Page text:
The ruling gave Michelle Bachelet, the UN High Commissioner for Human Rights, enough to suggest that “a clear path forward for concerned individuals in Europe – and around the world – to undertake climate litigation in order to protect human rights” had been made. “The potentially devastating effects of unchecked sea rise, heat waves, uncontrollable forest fires, hurricanes and other growing emergencies must spur us all to demand courage and decisiveness by Governments everywhere in responding to these threats.”
As of January 2020, the number of climate change cases filed was recorded at 1,444. A climate change litigation update furnished by Norton Rose Fulbright noted in February this year that suits had “been filed in 33 countries, in addition to cases brought in regional or international courts and commissions. The vast majority of these cases continue to be commenced in the United States (US), followed by Australia, United Kingdom, European Union, New Zealand, Canada and Spain.”
On July 22, university student Katta O’Donnell filed a civil action in the Australian Federal Court that may find itself in the same league as Urgenda, albeit with a somewhat more corporate flavour. She wished, in her words, to put the government “on trial for misconduct”. The action makes the dangers of climate change, and a state’s obligation to inform investors of those dangers, a central theme. “At all material times,” the action observes, “there has existed a significant likelihood that the climate is changing, and will continue to change, as the result of anthropogenic influences.” To that end, “Australia is materially exposed and susceptible” to the risks posed by climate change.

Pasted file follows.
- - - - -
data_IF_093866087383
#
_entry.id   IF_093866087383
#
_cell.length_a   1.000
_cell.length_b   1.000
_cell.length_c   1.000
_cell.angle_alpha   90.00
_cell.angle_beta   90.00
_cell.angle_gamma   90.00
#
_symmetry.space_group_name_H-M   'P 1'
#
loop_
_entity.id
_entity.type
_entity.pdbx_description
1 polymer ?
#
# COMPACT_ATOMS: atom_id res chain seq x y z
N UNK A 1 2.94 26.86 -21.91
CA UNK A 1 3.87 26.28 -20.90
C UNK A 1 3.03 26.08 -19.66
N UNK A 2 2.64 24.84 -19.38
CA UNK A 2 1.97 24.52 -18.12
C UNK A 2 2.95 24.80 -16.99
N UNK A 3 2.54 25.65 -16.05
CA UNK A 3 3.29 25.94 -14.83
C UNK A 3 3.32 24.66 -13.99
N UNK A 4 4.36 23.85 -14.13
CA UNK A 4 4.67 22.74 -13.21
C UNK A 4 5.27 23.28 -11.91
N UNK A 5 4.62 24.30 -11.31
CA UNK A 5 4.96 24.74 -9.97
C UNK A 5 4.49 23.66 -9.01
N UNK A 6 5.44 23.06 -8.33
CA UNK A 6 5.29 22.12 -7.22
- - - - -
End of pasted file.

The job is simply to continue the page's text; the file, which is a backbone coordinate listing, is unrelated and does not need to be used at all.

Such risks loom large for the investor – in this case, the investor who seeks to trade in government bonds, a market in Australia worth A$700 billion. Such considerations “can have a serious material impact on a decision by an investor to invest in Sovereign bonds and on the value of Sovereign bonds.” In lending money to the government, investors were entitled to be appraised of these risks, being “material to [their] decision to trade in exchange-Australian government bonds (e-AGBs)”. In “failing to disclose climate change risks to investors,” claim O’Donnell’s lawyers, “the Commonwealth of Australia is accused of breaching its duty of disclosure and misleading and deceiving investors.” The requisite standard of care and diligence was therefore not met. “The standard is equivalent to the legal standard imposed on company directors in Australia.”
The current Australian government, overly friendly to the fossil fuel sector, filled with barely closeted climate change denialists, will find O’Donnell’s action troubling. The voter turned demanding investor is a truly threatening prospect.
Dr. Binoy Kampmark was a Commonwealth Scholar at Selwyn College, Cambridge. He lectures at RMIT University, Melbourne. Email: email@example.com